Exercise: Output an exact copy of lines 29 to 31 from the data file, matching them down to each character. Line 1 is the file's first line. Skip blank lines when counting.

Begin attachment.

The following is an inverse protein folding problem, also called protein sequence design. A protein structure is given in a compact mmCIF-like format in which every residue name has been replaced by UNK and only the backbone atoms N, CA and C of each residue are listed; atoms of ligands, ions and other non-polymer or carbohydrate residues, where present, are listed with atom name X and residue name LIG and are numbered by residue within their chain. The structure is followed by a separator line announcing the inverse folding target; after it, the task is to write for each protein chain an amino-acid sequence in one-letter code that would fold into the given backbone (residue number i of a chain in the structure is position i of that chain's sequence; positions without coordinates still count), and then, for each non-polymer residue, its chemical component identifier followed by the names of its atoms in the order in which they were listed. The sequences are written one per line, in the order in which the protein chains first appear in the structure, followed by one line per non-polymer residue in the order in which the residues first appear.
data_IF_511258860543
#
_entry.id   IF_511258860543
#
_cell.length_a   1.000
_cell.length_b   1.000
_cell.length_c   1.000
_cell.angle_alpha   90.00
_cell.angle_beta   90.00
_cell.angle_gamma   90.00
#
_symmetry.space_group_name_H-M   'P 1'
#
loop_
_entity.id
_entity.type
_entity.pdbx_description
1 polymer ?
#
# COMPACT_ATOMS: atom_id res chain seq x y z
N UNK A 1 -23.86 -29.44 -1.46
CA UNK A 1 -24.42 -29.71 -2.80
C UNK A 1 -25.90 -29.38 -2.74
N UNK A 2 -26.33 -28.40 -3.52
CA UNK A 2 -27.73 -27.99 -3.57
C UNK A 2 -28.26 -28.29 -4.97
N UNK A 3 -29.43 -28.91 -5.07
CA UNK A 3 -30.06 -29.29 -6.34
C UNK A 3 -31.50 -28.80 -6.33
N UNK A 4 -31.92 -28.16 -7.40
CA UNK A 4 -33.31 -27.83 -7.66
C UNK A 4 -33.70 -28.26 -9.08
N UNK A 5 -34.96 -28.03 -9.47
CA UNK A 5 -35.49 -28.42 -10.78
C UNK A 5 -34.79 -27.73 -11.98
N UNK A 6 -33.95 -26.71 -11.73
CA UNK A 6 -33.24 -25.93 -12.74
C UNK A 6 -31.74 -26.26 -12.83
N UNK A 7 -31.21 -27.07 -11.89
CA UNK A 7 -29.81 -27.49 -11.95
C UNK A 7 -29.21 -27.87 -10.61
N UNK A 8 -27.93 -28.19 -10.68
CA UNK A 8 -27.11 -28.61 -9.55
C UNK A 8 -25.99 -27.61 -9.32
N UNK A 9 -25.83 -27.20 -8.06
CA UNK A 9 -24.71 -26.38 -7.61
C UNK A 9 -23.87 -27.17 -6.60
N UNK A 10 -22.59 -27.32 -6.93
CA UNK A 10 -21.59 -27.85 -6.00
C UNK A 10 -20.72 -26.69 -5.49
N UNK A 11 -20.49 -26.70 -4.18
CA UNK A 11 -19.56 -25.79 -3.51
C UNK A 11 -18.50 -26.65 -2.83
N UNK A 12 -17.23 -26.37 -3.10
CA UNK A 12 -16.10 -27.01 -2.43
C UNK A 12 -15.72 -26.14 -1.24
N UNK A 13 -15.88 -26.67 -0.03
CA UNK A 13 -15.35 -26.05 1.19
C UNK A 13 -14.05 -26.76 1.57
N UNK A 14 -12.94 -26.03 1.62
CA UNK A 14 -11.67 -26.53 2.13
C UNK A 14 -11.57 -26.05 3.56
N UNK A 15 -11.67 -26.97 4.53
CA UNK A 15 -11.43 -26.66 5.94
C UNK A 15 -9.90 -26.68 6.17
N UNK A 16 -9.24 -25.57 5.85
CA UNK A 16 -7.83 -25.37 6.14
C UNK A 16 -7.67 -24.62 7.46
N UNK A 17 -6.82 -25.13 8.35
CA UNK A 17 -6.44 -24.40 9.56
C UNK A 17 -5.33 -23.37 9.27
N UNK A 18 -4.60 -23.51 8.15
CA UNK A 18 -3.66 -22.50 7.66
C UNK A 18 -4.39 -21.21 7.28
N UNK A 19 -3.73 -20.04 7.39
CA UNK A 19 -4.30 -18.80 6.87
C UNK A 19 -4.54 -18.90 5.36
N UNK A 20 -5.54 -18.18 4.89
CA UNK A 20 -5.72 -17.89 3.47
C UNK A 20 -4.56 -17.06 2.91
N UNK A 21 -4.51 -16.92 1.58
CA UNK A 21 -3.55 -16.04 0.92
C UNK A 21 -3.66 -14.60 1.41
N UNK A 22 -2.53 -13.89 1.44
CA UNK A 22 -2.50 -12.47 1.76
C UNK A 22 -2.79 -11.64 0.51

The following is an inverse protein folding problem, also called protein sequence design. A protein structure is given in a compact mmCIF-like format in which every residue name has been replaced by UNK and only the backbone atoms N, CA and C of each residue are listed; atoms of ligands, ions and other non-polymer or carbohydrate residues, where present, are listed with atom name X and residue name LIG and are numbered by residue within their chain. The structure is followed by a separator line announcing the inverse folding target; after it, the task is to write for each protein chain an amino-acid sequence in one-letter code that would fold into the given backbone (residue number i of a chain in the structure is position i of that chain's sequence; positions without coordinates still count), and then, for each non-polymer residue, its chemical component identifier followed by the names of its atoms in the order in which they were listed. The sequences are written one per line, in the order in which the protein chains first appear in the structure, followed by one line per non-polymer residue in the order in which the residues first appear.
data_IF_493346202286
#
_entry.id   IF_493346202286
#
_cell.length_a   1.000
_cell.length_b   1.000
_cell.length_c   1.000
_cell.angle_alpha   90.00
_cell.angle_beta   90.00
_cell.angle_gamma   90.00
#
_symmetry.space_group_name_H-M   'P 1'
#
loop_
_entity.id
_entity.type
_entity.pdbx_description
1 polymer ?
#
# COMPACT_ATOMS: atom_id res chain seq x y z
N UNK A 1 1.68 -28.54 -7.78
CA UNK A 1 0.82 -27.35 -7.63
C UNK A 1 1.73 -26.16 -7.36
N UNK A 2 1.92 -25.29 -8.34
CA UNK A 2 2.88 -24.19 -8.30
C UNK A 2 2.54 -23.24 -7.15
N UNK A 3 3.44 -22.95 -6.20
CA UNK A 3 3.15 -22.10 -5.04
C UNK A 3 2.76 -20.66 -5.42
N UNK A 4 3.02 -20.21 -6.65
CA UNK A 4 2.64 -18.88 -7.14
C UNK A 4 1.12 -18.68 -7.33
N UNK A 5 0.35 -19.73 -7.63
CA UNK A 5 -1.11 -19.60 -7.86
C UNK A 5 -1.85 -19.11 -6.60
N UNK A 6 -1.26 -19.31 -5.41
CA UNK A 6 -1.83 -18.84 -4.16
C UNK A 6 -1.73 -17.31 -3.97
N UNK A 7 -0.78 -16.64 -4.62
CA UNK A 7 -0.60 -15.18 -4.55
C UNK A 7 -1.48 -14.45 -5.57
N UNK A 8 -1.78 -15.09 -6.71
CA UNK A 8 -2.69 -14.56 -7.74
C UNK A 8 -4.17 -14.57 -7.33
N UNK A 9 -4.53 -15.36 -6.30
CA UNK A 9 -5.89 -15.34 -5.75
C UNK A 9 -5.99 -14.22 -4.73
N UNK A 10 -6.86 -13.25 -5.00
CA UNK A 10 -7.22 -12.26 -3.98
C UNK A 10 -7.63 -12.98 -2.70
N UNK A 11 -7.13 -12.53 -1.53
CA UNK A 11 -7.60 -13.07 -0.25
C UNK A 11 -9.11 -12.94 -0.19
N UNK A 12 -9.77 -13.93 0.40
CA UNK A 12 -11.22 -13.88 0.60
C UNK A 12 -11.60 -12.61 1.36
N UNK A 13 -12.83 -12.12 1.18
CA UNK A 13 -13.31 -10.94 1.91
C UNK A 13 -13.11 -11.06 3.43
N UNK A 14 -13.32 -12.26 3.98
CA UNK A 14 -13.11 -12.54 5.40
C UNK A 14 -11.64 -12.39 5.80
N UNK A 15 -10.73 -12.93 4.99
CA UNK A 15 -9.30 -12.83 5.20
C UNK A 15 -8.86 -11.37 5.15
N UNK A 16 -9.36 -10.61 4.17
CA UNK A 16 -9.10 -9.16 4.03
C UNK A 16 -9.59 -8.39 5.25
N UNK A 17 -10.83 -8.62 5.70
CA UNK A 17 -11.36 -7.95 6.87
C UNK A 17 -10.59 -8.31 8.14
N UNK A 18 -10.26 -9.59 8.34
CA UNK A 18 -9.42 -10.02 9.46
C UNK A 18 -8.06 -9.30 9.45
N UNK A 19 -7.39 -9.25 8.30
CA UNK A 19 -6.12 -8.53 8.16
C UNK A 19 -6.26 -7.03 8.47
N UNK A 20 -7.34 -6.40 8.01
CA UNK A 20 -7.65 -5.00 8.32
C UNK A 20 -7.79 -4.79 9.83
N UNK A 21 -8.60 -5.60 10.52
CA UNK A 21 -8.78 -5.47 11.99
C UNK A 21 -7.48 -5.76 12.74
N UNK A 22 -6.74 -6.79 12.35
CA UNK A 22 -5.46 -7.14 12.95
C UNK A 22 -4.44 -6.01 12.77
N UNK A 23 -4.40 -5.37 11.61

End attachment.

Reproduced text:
CA UNK A 3 -30.06 -29.29 -6.34
C UNK A 3 -31.50 -28.80 -6.33
N UNK A 4 -31.92 -28.16 -7.40